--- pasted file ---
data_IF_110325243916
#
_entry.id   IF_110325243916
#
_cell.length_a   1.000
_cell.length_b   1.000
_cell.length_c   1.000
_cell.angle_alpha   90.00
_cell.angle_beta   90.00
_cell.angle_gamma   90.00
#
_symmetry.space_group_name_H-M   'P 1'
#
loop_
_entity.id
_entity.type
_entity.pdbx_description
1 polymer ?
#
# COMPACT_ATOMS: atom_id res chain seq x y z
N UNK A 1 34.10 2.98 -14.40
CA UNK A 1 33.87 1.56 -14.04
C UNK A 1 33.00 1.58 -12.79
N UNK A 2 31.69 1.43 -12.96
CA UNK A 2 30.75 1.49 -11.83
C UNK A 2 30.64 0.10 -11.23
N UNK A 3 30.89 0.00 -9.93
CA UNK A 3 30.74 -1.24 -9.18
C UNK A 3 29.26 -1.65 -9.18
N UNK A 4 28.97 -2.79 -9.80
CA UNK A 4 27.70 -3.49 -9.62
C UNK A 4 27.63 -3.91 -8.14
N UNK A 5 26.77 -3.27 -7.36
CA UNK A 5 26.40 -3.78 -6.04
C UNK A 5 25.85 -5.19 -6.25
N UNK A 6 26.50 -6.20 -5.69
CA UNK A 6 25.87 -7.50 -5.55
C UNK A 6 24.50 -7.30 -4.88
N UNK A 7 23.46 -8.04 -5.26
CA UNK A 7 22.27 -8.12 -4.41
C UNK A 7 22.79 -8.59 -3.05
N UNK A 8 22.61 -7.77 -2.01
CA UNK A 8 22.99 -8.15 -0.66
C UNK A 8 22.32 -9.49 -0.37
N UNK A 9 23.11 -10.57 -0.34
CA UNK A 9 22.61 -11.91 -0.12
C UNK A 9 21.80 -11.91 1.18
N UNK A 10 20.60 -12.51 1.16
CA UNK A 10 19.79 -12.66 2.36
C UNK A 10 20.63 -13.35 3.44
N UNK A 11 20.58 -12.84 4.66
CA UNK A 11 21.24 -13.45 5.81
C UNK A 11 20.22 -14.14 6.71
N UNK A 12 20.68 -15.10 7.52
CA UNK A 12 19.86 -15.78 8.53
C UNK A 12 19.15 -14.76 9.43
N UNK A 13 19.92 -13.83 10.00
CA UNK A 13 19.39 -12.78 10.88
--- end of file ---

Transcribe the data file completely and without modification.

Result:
data_IF_110325243916
#
_entry.id   IF_110325243916
#
_cell.length_a   1.000
_cell.length_b   1.000
_cell.length_c   1.000
_cell.angle_alpha   90.00
_cell.angle_beta   90.00
_cell.angle_gamma   90.00
#
_symmetry.space_group_name_H-M   'P 1'
#
loop_
_entity.id
_entity.type
_entity.pdbx_description
1 polymer ?
#
# COMPACT_ATOMS: atom_id res chain seq x y z
N UNK A 1 34.10 2.98 -14.40
CA UNK A 1 33.87 1.56 -14.04
C UNK A 1 33.00 1.58 -12.79
N UNK A 2 31.69 1.43 -12.96
CA UNK A 2 30.75 1.49 -11.83
C UNK A 2 30.64 0.10 -11.23
N UNK A 3 30.89 0.00 -9.93
CA UNK A 3 30.74 -1.24 -9.18
C UNK A 3 29.26 -1.65 -9.18
N UNK A 4 28.97 -2.79 -9.80
CA UNK A 4 27.70 -3.49 -9.62
C UNK A 4 27.63 -3.91 -8.14
N UNK A 5 26.77 -3.27 -7.36
CA UNK A 5 26.40 -3.78 -6.04
C UNK A 5 25.85 -5.19 -6.25
N UNK A 6 26.50 -6.20 -5.69
CA UNK A 6 25.87 -7.50 -5.55
C UNK A 6 24.50 -7.30 -4.88
N UNK A 7 23.46 -8.04 -5.26
CA UNK A 7 22.27 -8.12 -4.41
C UNK A 7 22.79 -8.59 -3.05
N UNK A 8 22.61 -7.77 -2.01
CA UNK A 8 22.99 -8.15 -0.66
C UNK A 8 22.32 -9.49 -0.37
N UNK A 9 23.11 -10.57 -0.34
CA UNK A 9 22.61 -11.91 -0.12
C UNK A 9 21.80 -11.91 1.18
N UNK A 10 20.60 -12.51 1.16
CA UNK A 10 19.79 -12.66 2.36
C UNK A 10 20.63 -13.35 3.44
N UNK A 11 20.58 -12.84 4.66
CA UNK A 11 21.24 -13.45 5.81
C UNK A 11 20.22 -14.14 6.71
N UNK A 12 20.68 -15.10 7.52
CA UNK A 12 19.86 -15.78 8.53
C UNK A 12 19.15 -14.76 9.43
N UNK A 13 19.92 -13.83 10.00
CA UNK A 13 19.39 -12.78 10.88